While Chevy’s controversial Corvair is well known as their first small car, few are aware that the division came close to introducing a compact ten years earlier. After spending the war years on defense work, postwar automotive engineers were anxious to show what they could do. As one of General Motors' best and brightest, Earle MacPherson was named development chief for Chevy’s proposed all-new compact in 1947.
Starting with a clean sheet to rethink what a small car could be, MacPherson invented a novel suspension system consisting of a shock absorber centered inside a spring. It was brilliant, inexpensive, effective, and space saving. Now called the MacPherson Strut, his elegantly simple setup eventually became nearly universal in small cars. During the Cadet’s development, he proposed an independent rear suspension and innovative transmission as well. GM Engineering Vice President James Crawford thought it was all too much, criticizing the Cadet’s as a “little jewel of a car,” like that was a bad thing. Those who drove Cadet prototypes said they handled better than any GM car of its day, including the Cadillac.
Though tiny-on-the-outside, the Cadet offered interior capacity comparable to a full-sized 1935 Chevrolet. Designed to seat four, it was projected to weigh just a little over one ton. A sixty-five horse power six-cylinder engine with an innovative transmission tucked under the front seat would have provided ample power to scoot the little Cadet around town on its tiny, space saving twelve-inch wheels--a trick later adopted by Austin’s legendary Mini.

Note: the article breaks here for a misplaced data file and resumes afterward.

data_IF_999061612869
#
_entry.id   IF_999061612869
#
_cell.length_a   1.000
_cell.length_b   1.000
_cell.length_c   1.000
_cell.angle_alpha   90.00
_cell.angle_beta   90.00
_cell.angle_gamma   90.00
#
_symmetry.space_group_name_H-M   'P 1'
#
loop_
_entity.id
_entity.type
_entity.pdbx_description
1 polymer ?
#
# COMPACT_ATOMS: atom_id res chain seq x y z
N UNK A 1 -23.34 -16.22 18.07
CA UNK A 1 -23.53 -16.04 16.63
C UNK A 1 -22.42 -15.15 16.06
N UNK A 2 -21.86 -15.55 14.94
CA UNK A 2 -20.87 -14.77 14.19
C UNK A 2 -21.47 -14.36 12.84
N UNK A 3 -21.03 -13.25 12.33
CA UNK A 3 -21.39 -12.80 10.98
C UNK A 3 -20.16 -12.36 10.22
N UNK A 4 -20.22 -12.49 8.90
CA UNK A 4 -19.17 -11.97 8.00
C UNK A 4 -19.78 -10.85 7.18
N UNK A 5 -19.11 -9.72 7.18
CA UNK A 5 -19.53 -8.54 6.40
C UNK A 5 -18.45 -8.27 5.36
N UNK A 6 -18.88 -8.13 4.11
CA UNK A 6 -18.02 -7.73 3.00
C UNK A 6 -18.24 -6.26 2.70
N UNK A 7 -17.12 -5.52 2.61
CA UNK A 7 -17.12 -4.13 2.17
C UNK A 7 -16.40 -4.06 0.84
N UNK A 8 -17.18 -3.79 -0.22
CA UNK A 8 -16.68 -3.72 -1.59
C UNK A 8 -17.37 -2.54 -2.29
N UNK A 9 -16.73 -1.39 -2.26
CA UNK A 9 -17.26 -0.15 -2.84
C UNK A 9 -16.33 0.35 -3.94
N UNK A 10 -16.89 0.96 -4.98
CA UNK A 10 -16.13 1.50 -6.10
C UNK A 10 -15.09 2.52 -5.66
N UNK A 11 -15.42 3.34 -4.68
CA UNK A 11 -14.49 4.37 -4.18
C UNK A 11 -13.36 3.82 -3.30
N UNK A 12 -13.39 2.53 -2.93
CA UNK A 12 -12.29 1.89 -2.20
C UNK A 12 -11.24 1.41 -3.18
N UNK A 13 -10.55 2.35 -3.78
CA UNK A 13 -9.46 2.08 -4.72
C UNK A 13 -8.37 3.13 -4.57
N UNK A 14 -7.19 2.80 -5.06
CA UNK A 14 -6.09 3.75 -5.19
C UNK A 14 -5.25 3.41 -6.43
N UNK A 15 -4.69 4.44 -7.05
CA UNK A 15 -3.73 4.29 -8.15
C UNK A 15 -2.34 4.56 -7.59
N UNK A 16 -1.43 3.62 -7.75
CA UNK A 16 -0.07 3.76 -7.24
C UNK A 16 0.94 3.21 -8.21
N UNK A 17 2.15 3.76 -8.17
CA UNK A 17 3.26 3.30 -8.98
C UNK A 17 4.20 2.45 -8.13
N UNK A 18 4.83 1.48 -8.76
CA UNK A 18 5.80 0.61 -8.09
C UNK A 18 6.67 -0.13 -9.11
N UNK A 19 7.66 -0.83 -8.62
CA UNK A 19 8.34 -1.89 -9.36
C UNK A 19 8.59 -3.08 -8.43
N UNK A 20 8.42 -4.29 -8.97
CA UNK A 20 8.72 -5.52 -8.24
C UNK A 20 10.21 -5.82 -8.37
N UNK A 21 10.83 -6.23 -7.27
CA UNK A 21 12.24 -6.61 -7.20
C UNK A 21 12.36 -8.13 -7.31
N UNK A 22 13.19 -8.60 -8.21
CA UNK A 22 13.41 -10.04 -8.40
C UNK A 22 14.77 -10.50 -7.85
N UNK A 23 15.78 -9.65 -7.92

The Cadet was a “blue sky” engineer’s dream of a car, designed during America’s postwar boom when anything seemed possible. But, this was one dream that came painfully close to being true. Five prototypes were built and exhaustively tested. Chevrolet Division had even constructed two factories to build it, projecting a workforce of 10,000. Unfortunately, the Cadet’s innovative engineering made it impossible to keep its price down to a mandated $1000 target. Eventually, GM management agreed with CEO Alfred Sloan that they'd be able to sell all the full-sized cars they could bolt together, so there was no need to introduce a compact to compete with their own products. Citing a post war “materials shortage,” General Motors issued a press release declaring the Cadet a dead duck in 1948.
America’s auto history might have been significantly altered had the Cadet proven successful. But GM was probably wise to cancel the project. Kaiser’s Henry J and Hudson’s Jet compacts soon appeared and flopped miserably in the marketplace. Optimistic consumers were busy kicking off the country’s biggest economic boom ever. They showed little interest in driving money-saving little biscuit tins. They preferred to roar down the country’s new interstate highways in massive, finned road rockets, at least until Germany’s humble little Volkswagen showed up to demonstrate the advantages of smaller, simpler cars.
General Motors never looked back, destroying the sole remaining Cadet prototype in 1968 and effectively erasing all memory of a little car that was truly too much, too soon.
Written by Jim Cherry